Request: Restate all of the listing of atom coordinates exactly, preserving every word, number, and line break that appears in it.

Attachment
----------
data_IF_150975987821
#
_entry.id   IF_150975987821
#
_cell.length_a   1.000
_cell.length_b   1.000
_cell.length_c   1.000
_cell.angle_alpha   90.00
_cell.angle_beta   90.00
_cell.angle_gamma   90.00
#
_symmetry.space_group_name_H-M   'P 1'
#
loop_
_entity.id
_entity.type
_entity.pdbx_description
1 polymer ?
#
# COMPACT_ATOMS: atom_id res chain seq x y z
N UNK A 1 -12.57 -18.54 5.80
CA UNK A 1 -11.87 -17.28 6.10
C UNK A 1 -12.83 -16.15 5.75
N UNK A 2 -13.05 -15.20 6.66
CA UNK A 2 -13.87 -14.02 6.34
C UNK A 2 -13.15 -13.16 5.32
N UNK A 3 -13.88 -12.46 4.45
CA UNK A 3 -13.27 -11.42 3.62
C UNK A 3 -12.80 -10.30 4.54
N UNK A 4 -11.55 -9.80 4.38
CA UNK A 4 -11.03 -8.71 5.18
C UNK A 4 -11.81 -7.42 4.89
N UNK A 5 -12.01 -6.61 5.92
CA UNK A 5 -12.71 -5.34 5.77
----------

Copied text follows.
data_IF_150975987821
#
_entry.id   IF_150975987821
#
_cell.length_a   1.000
_cell.length_b   1.000
_cell.length_c   1.000
_cell.angle_alpha   90.00
_cell.angle_beta   90.00
_cell.angle_gamma   90.00
#
_symmetry.space_group_name_H-M   'P 1'
#
loop_
_entity.id
_entity.type
_entity.pdbx_description
1 polymer ?
#
# COMPACT_ATOMS: atom_id res chain seq x y z
N UNK A 1 -12.57 -18.54 5.80
CA UNK A 1 -11.87 -17.28 6.10
C UNK A 1 -12.83 -16.15 5.75
N UNK A 2 -13.05 -15.20 6.66
CA UNK A 2 -13.87 -14.02 6.34
C UNK A 2 -13.15 -13.16 5.32
N UNK A 3 -13.88 -12.46 4.45
CA UNK A 3 -13.27 -11.42 3.62
C UNK A 3 -12.80 -10.30 4.54
N UNK A 4 -11.55 -9.80 4.38
CA UNK A 4 -11.03 -8.71 5.18
C UNK A 4 -11.81 -7.42 4.89
N UNK A 5 -12.01 -6.61 5.92
CA UNK A 5 -12.71 -5.34 5.77